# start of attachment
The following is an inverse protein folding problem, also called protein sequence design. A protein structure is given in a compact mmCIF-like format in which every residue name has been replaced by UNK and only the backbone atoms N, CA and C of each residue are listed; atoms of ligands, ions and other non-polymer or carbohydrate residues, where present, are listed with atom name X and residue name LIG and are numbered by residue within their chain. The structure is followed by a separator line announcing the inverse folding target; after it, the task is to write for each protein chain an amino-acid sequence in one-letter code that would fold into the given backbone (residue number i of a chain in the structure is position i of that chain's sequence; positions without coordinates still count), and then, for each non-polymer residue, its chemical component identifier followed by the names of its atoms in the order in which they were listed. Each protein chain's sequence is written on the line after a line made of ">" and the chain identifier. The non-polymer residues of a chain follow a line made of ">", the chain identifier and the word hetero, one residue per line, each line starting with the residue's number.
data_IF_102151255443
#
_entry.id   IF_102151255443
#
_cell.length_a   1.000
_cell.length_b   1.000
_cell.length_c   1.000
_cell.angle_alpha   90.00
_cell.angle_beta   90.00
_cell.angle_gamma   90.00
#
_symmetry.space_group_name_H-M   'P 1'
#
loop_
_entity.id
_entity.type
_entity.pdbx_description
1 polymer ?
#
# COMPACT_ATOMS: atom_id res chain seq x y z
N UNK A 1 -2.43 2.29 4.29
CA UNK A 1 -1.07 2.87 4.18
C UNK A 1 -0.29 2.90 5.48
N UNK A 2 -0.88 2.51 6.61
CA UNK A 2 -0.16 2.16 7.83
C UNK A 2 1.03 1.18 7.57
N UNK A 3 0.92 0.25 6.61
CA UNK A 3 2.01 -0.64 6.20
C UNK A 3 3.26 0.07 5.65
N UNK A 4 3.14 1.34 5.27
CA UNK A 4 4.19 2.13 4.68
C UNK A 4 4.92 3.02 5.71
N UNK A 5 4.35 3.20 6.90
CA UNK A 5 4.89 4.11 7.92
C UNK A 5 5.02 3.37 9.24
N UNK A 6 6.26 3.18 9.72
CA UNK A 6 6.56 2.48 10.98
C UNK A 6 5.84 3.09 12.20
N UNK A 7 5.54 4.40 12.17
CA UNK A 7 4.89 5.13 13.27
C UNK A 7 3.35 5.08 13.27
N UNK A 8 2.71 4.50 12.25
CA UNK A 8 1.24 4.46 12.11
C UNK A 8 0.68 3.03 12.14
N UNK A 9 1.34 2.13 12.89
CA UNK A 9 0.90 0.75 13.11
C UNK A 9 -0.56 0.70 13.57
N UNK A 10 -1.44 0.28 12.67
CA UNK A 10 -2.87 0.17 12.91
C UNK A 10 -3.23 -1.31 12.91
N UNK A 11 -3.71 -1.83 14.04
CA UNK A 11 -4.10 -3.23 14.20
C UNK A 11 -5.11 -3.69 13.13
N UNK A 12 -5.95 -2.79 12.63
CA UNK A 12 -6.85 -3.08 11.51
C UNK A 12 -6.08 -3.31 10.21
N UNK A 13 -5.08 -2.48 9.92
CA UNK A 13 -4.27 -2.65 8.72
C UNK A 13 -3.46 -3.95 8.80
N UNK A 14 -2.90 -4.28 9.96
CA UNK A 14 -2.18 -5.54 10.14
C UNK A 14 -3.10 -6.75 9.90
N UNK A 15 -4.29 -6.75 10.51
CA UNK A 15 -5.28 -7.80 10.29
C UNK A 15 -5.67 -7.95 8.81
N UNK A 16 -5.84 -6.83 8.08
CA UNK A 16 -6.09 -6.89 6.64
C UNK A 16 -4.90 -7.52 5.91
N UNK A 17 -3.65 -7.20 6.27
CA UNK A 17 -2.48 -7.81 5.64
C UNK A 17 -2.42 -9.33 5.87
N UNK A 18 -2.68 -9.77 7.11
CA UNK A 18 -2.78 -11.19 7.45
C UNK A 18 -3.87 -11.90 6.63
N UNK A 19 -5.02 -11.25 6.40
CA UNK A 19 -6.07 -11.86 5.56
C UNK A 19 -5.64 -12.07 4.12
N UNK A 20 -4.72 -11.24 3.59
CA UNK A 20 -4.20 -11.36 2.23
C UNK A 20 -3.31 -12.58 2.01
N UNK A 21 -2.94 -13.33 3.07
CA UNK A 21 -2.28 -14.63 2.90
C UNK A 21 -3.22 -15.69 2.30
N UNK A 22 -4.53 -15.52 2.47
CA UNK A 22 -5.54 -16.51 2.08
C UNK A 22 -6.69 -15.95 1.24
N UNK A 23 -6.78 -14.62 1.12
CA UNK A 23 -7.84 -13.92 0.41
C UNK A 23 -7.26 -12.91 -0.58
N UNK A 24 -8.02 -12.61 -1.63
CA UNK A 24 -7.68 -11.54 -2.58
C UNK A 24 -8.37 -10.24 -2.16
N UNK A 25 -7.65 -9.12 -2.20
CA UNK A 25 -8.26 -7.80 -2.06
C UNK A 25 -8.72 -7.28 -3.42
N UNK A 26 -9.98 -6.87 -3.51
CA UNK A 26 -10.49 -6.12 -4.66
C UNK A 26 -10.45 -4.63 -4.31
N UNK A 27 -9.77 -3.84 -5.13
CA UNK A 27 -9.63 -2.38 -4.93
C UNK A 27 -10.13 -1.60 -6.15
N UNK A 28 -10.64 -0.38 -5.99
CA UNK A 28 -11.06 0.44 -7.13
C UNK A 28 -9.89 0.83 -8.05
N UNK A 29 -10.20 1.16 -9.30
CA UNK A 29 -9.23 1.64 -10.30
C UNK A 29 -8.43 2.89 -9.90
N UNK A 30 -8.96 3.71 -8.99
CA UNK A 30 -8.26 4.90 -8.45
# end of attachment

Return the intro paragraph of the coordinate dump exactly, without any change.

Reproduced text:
The following is an inverse protein folding problem, also called protein sequence design. A protein structure is given in a compact mmCIF-like format in which every residue name has been replaced by UNK and only the backbone atoms N, CA and C of each residue are listed; atoms of ligands, ions and other non-polymer or carbohydrate residues, where present, are listed with atom name X and residue name LIG and are numbered by residue within their chain. The structure is followed by a separator line announcing the inverse folding target; after it, the task is to write for each protein chain an amino-acid sequence in one-letter code that would fold into the given backbone (residue number i of a chain in the structure is position i of that chain's sequence; positions without coordinates still count), and then, for each non-polymer residue, its chemical component identifier followed by the names of its atoms in the order in which they were listed. Each protein chain's sequence is written on the line after a line made of ">" and the chain identifier. The non-polymer residues of a chain follow a line made of ">", the chain identifier and the word hetero, one residue per line, each line starting with the residue's number.